Italic type  

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Train wreck at Montparnasse (October 22, 1895) by Studio Lévy and Sons.
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Train wreck at Montparnasse (October 22, 1895) by Studio Lévy and Sons.

In typography, italic type is a cursive typeface based on a stylized form of calligraphic handwriting. Owing to the influence from calligraphy, such typefaces often slant slightly to the right. Different glyph shapes from roman type are also usually used—another influence from calligraphy. It is distinct therefore from oblique type, in which the font is merely distorted into a slanted orientation. However, uppercase letters are often oblique type or swash capitals rather than true italics.

This style is called "italic" for historic reasons. Calligraphic typefaces started to be designed in Italy, for chancery purposes. Ludovico Arrighi and Aldus Manutius (both between the 15th and 16th centuries) were the main type designers involved in this process at the time.

When to use

  • Emphasis: "Smith wasn't the only guilty party, it's true."
  • The titles of works that stand by themselves, such as books or newspapers: "There was a performance of Beethoven's Ode to Joy." Works that appear within larger works, such as short stories, poems, or newspaper articles, are not italicized, but merely set off in quotation marks.
  • The names of ships: "The Queen Mary sailed last night."
  • The title of an epic poem: "The Iliad is thought to be the first Greek writing."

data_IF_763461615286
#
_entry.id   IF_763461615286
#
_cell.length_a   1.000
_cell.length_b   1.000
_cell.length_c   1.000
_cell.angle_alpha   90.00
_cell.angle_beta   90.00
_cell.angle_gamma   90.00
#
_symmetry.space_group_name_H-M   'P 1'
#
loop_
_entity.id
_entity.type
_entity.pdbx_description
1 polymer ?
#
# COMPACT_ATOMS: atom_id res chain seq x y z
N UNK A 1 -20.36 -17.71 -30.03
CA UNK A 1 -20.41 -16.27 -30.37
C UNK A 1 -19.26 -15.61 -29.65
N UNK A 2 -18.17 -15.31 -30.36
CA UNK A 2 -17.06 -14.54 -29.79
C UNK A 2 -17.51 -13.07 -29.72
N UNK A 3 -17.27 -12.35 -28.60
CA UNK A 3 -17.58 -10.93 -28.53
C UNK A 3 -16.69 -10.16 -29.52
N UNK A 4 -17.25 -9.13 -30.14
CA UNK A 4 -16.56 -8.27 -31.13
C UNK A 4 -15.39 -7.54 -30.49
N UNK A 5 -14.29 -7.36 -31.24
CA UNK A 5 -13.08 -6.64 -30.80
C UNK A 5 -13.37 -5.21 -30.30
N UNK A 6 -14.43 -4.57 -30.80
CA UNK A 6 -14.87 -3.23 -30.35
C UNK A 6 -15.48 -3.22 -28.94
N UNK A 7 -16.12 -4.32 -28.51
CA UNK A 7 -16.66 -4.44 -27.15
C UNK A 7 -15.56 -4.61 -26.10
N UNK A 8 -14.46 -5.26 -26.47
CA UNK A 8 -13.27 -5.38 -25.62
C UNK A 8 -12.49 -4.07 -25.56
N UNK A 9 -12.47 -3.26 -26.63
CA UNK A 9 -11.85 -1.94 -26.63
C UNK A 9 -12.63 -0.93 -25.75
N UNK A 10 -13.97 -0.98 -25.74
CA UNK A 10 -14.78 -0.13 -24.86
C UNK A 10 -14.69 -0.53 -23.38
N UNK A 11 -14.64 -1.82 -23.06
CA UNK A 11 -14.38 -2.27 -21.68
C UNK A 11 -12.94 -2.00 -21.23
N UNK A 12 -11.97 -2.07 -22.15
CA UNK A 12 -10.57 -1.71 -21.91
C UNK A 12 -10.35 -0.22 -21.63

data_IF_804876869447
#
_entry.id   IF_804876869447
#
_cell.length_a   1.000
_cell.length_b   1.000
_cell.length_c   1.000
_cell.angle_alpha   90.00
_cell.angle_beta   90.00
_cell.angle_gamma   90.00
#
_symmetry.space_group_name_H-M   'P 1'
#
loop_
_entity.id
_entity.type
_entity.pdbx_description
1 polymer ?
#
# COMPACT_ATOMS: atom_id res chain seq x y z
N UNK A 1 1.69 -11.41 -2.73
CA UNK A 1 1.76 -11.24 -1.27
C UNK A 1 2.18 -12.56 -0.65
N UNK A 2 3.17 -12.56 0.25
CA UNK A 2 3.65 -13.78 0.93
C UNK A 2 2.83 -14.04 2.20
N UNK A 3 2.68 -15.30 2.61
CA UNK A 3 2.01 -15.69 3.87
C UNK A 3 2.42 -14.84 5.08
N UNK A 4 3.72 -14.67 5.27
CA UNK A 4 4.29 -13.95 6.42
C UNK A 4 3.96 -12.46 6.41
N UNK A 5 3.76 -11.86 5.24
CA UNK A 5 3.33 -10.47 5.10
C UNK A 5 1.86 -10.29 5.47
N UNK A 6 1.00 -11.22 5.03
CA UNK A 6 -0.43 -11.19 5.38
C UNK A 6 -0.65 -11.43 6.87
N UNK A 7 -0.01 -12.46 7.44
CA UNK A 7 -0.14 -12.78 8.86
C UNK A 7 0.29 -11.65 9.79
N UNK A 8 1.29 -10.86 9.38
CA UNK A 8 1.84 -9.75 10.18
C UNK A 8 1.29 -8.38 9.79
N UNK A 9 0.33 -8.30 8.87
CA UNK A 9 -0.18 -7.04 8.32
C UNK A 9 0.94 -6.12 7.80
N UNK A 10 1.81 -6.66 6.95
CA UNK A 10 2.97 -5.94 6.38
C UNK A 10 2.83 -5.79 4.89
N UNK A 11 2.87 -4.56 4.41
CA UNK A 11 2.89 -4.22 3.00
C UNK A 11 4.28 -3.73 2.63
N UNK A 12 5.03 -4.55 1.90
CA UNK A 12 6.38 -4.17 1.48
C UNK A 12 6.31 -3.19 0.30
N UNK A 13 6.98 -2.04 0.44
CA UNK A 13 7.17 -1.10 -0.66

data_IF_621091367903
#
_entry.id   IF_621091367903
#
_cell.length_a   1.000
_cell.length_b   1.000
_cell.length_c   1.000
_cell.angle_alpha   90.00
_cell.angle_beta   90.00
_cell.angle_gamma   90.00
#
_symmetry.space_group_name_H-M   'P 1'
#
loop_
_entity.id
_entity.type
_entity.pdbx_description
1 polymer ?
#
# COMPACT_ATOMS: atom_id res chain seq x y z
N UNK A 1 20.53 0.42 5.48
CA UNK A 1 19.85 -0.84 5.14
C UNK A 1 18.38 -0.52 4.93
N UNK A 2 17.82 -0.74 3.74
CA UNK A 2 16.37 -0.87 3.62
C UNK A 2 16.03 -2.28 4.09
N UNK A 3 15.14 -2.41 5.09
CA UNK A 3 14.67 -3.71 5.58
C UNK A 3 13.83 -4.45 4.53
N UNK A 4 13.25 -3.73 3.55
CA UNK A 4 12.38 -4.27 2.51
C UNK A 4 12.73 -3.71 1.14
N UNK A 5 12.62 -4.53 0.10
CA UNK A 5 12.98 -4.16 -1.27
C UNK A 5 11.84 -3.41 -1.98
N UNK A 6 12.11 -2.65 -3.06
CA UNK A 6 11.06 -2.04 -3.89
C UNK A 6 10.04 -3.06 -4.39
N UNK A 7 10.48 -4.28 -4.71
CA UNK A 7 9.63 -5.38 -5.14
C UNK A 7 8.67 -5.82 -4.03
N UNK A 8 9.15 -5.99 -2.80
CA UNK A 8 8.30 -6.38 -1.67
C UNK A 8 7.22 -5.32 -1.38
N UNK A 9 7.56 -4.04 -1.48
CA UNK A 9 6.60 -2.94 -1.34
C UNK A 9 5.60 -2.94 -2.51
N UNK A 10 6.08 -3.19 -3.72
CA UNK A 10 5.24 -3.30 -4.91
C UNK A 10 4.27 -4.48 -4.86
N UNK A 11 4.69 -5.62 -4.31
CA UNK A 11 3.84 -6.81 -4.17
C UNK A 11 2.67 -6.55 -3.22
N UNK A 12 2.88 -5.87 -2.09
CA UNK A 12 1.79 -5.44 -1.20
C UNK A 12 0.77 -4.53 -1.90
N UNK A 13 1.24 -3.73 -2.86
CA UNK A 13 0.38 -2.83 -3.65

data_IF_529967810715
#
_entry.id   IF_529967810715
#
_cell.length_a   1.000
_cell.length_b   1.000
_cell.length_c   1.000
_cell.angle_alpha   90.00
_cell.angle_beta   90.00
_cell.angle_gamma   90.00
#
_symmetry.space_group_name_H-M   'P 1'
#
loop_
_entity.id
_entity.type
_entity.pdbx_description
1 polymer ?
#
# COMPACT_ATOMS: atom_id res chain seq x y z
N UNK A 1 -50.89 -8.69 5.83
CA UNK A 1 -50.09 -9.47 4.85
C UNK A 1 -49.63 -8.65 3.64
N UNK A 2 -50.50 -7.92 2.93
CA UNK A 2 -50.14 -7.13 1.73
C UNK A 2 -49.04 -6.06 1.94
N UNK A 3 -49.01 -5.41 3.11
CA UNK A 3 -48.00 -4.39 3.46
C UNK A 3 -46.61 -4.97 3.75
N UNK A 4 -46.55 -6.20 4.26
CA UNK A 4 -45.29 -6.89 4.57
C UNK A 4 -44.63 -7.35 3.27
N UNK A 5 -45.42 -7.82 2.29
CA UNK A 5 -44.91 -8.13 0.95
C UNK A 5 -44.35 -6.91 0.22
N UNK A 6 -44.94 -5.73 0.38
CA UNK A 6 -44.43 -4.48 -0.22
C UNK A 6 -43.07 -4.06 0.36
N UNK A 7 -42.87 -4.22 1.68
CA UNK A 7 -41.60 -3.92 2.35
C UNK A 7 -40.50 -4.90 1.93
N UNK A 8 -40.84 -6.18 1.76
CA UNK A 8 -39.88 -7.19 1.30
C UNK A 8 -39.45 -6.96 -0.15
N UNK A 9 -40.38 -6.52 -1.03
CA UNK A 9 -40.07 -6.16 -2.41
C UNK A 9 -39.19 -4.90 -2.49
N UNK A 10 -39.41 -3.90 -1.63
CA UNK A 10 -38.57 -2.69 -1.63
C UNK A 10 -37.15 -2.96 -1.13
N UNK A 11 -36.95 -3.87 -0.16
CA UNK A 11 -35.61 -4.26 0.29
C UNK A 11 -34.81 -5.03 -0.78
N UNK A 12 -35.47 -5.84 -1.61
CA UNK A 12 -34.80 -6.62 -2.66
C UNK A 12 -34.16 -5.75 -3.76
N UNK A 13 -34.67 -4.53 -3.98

• Foreign words, including the Latin binary nomenclature in the taxonomy of living organisms: "A splendid coq au vin was served"; "Homo sapiens".
  • Using a word as an example of a word rather than for its semantic content (see use-mention distinction): "The word the is an article."
    • Using a letter or number mentioned as itself:
      • John was annoyed: they had forgotten the h in his name once again.
      • When she saw her name beside the 1 on the rankings, she finally had proof that she was the best.
  • Introducing or defining terms, especially technical terms or those used in an unusual or different way: "Freudian psychology is based on the ego, the super-ego, and the id."; "An even number is one that is a multiple of 2."
  • Sometimes in novels to indicate a character's thought process: "This can't be happening, thought Mary."
  • Symbols for physical quantities and other mathematical variables: "The speed of light, c, is approximately equal to 3.00×108 m s-1."




Unless indicated otherwise, the text in this article is either based on Wikipedia article "Italic type" or another language Wikipedia page thereof used under the terms of the GNU Free Documentation License; or on original research by Jahsonic and friends. See Art and Popular Culture's copyright notice.

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